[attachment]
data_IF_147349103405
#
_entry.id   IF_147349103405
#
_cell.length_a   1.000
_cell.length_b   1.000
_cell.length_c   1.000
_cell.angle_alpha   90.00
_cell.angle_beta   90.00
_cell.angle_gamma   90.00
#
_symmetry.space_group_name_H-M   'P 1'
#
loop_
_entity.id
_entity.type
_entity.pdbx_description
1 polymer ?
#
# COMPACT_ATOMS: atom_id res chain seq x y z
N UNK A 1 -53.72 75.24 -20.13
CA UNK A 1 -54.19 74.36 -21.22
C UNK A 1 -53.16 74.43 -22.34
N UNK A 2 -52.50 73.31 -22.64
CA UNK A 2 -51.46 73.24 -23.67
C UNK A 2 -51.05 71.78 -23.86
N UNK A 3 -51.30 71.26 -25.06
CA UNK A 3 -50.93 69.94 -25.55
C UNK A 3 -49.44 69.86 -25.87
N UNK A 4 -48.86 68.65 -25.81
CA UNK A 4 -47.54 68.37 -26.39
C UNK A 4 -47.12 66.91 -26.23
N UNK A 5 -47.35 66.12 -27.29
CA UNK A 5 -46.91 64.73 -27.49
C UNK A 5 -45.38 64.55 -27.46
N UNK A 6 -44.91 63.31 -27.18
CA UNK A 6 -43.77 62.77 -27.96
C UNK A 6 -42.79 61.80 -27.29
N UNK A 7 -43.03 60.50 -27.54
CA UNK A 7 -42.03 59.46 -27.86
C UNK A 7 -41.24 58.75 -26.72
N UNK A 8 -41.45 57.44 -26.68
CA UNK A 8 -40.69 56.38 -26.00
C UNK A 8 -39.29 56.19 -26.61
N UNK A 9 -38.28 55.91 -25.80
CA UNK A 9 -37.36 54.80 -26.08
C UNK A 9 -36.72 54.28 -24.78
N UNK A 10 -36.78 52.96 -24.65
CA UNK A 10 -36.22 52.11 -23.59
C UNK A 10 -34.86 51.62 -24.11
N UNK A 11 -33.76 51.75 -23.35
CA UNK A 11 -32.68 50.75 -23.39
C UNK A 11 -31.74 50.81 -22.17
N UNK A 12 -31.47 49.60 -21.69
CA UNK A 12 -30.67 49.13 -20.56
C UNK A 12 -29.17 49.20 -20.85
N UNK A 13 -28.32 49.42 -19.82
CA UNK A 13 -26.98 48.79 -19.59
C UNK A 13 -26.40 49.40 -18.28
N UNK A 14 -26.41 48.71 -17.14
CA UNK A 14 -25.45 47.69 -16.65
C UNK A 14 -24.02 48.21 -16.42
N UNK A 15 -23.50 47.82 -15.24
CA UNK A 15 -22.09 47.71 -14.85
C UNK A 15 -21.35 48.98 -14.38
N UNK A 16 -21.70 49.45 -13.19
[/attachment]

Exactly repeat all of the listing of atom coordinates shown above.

data_IF_147349103405
#
_entry.id   IF_147349103405
#
_cell.length_a   1.000
_cell.length_b   1.000
_cell.length_c   1.000
_cell.angle_alpha   90.00
_cell.angle_beta   90.00
_cell.angle_gamma   90.00
#
_symmetry.space_group_name_H-M   'P 1'
#
loop_
_entity.id
_entity.type
_entity.pdbx_description
1 polymer ?
#
# COMPACT_ATOMS: atom_id res chain seq x y z
N UNK A 1 -53.72 75.24 -20.13
CA UNK A 1 -54.19 74.36 -21.22
C UNK A 1 -53.16 74.43 -22.34
N UNK A 2 -52.50 73.31 -22.64
CA UNK A 2 -51.46 73.24 -23.67
C UNK A 2 -51.05 71.78 -23.86
N UNK A 3 -51.30 71.26 -25.06
CA UNK A 3 -50.93 69.94 -25.55
C UNK A 3 -49.44 69.86 -25.87
N UNK A 4 -48.86 68.65 -25.81
CA UNK A 4 -47.54 68.37 -26.39
C UNK A 4 -47.12 66.91 -26.23
N UNK A 5 -47.35 66.12 -27.29
CA UNK A 5 -46.91 64.73 -27.49
C UNK A 5 -45.38 64.55 -27.46
N UNK A 6 -44.91 63.31 -27.18
CA UNK A 6 -43.77 62.77 -27.96
C UNK A 6 -42.79 61.80 -27.29
N UNK A 7 -43.03 60.50 -27.54
CA UNK A 7 -42.03 59.46 -27.86
C UNK A 7 -41.24 58.75 -26.72
N UNK A 8 -41.45 57.44 -26.68
CA UNK A 8 -40.69 56.38 -26.00
C UNK A 8 -39.29 56.19 -26.61
N UNK A 9 -38.28 55.91 -25.80
CA UNK A 9 -37.36 54.80 -26.08
C UNK A 9 -36.72 54.28 -24.78
N UNK A 10 -36.78 52.96 -24.65
CA UNK A 10 -36.22 52.11 -23.59
C UNK A 10 -34.86 51.62 -24.11
N UNK A 11 -33.76 51.75 -23.35
CA UNK A 11 -32.68 50.75 -23.39
C UNK A 11 -31.74 50.81 -22.17
N UNK A 12 -31.47 49.60 -21.69
CA UNK A 12 -30.67 49.13 -20.56
C UNK A 12 -29.17 49.20 -20.85
N UNK A 13 -28.32 49.42 -19.82
CA UNK A 13 -26.98 48.79 -19.59
C UNK A 13 -26.40 49.40 -18.28
N UNK A 14 -26.41 48.71 -17.14
CA UNK A 14 -25.45 47.69 -16.65
C UNK A 14 -24.02 48.21 -16.42
N UNK A 15 -23.50 47.82 -15.24
CA UNK A 15 -22.09 47.71 -14.85
C UNK A 15 -21.35 48.98 -14.38
N UNK A 16 -21.70 49.45 -13.19